Water Stewards From SUNY ESF Among Those Trying to Prevent Spread of Invasive Species
About 20 SUNY ESF water stewards are among hundreds of others who’ve fanned out to waterways across the state this week hoping to prevent the spread of invasive species. It’s called the “Aquatic Invasive Species Landing Blitz,” where the stewards ask boaters if they can perform an inspection as they exit the water. Kim Schulz is Assistant Professor in the department of Environmental Forest biology at SUNY ESF.
"They'll teach the person if they haven't done it before how to go around the boat and trailer to make sure they're not accidentally carrying bits of aquatic plants. Even a small fragment of those plants could grow in another lake and spread an invasive."
Schulz says the same goes for draining bilge water and live wells which might contain tiny organisms like plankton, eggs, seeds, and viruses that could be spread to other waterways. She says 10 to 20 percent of vessels are found carrying invasive species. Urging boaters to clean, drain, and dry their vessels is part of a coordinated effort among the great lakes states and provinces to reach the most people during a period of higher boat traffic. Schulz says protecting the states aquatic resources is important for the environment, recreation and the economy.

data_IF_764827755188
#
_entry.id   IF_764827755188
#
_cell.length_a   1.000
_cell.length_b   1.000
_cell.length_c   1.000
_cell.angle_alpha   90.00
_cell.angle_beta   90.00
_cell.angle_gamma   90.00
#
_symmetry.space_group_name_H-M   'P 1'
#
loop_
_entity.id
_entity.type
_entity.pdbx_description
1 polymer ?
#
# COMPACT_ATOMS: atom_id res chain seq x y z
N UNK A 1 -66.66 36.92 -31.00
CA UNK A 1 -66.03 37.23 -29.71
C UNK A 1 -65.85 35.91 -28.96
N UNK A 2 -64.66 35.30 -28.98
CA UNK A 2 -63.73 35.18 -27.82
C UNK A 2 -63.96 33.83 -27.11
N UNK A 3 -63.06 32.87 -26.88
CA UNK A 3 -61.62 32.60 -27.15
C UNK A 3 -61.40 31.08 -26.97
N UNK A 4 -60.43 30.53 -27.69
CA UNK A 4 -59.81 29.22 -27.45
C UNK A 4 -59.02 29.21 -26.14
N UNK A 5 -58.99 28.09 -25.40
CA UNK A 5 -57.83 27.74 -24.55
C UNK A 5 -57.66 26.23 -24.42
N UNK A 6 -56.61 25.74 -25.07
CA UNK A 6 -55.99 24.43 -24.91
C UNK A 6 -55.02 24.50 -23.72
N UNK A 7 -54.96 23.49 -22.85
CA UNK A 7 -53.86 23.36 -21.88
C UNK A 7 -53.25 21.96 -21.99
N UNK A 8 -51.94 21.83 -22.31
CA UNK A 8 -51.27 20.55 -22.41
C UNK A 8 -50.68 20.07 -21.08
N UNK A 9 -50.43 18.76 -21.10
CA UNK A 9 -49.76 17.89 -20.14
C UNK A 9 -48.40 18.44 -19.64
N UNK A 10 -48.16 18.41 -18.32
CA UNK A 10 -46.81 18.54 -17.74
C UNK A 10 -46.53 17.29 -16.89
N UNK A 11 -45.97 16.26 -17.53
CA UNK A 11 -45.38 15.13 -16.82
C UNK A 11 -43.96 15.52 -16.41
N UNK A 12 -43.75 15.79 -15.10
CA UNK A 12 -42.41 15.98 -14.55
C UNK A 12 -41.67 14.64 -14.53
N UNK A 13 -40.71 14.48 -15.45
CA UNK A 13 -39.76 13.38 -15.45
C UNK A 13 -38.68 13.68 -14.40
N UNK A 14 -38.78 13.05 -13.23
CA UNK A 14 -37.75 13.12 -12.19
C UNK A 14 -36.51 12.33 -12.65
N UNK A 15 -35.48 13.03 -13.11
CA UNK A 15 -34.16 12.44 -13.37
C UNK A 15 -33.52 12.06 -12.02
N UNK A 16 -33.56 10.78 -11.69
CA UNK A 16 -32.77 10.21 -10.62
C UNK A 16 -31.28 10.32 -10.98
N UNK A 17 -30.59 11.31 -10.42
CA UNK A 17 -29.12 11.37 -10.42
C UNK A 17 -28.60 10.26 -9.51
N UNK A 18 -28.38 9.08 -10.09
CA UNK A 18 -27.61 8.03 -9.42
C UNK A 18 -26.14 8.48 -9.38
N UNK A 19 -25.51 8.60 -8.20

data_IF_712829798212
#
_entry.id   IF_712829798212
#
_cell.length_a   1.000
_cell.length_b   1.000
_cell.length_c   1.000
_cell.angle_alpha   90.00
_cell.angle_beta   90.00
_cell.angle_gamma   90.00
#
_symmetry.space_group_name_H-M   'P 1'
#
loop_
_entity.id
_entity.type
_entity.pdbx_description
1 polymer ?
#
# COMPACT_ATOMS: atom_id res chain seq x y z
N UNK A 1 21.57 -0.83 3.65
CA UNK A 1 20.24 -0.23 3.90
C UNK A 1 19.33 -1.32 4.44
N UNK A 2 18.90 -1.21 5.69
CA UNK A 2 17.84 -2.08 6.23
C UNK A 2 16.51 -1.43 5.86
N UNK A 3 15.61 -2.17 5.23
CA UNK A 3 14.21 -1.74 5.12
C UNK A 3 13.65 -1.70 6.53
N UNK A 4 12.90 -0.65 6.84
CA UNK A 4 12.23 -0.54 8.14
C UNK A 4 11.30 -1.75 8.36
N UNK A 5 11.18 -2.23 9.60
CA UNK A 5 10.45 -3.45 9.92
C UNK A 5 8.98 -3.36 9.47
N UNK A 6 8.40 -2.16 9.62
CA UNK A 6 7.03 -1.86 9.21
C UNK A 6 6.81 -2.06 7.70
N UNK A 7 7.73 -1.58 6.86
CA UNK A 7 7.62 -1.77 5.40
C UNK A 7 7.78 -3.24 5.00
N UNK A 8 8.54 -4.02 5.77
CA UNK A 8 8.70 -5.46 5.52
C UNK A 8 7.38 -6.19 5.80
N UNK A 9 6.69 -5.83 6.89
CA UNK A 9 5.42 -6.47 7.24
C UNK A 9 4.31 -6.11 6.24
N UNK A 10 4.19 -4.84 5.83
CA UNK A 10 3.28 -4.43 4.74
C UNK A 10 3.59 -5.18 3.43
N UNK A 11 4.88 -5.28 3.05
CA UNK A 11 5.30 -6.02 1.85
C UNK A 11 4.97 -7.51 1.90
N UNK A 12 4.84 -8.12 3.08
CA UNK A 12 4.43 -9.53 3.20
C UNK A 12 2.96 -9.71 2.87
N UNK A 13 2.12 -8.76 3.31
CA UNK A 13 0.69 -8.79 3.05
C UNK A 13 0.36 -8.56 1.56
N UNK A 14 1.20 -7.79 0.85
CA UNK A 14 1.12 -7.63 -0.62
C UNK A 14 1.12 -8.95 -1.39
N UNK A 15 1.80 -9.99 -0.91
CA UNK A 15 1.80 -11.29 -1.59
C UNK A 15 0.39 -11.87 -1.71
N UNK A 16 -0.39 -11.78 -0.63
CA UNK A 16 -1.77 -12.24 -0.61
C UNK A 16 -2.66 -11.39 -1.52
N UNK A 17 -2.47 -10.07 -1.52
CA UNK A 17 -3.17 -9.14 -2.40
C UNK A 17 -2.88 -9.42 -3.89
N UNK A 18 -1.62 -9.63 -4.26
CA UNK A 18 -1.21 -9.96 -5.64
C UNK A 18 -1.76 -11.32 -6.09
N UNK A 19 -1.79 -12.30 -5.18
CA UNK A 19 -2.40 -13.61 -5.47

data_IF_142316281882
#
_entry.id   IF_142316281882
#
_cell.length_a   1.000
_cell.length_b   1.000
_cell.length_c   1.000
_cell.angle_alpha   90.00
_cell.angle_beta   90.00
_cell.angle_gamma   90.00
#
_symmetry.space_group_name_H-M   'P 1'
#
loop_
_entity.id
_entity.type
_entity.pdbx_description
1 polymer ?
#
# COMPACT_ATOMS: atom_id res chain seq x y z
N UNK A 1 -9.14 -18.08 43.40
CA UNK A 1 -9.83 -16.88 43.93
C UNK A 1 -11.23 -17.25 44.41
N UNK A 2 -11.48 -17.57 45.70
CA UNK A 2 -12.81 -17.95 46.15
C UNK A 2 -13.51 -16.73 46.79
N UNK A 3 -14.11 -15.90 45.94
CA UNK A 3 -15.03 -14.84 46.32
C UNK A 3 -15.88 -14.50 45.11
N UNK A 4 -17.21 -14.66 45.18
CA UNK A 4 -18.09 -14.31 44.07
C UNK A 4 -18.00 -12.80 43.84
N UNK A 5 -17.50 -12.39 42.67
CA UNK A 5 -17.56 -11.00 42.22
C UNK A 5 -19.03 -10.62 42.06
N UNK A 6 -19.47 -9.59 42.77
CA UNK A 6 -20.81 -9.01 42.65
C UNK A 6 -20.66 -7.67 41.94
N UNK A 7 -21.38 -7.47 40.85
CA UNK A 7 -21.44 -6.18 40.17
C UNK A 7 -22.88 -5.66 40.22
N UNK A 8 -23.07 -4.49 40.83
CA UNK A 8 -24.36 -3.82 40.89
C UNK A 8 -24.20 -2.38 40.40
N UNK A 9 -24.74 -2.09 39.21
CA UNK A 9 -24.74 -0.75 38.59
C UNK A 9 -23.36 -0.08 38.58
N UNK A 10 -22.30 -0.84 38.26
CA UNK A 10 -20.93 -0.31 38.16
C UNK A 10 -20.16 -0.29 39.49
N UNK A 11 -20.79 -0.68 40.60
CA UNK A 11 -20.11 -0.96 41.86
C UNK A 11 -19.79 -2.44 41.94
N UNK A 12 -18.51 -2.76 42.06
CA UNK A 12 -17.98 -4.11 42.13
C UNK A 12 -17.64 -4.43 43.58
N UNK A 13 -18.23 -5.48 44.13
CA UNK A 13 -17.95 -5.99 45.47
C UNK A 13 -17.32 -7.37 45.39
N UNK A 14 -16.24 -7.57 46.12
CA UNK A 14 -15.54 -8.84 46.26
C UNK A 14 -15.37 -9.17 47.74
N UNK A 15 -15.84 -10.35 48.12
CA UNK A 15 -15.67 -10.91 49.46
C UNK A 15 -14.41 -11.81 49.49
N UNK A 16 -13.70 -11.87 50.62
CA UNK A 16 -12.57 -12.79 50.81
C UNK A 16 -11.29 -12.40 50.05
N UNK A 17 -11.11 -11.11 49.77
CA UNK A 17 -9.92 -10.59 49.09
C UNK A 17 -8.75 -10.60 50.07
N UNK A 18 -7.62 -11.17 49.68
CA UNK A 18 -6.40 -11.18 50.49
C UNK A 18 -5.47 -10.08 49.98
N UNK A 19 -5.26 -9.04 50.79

"So, if you have all of these plants crowding the lake, making it impossible for people to water ski and swim; making it more difficult for fish to reproduce so the fishing isn't as good...those things affect people's abuility to recreate on the lake. It also affects the lake's food web."
So, even if you’re exhausted after a long day on the water, Schulz encourages boaters to perform their own inspections, or allow a water steward to help. They'll be out there through July 7th.
"Just taking a few minutes to clean, drain, and dry your boat can prevent the spread of something that might affect your local lake negatively, and cause the lake association or the state to spend a lot of money to manage it."
She says on Cayuga Lake, for example, significant money has been spent to contain a fast-growing, invasive plant called Hydrilla. It originally came from a pond in Orange County. It's now been discovered in 11 other counties.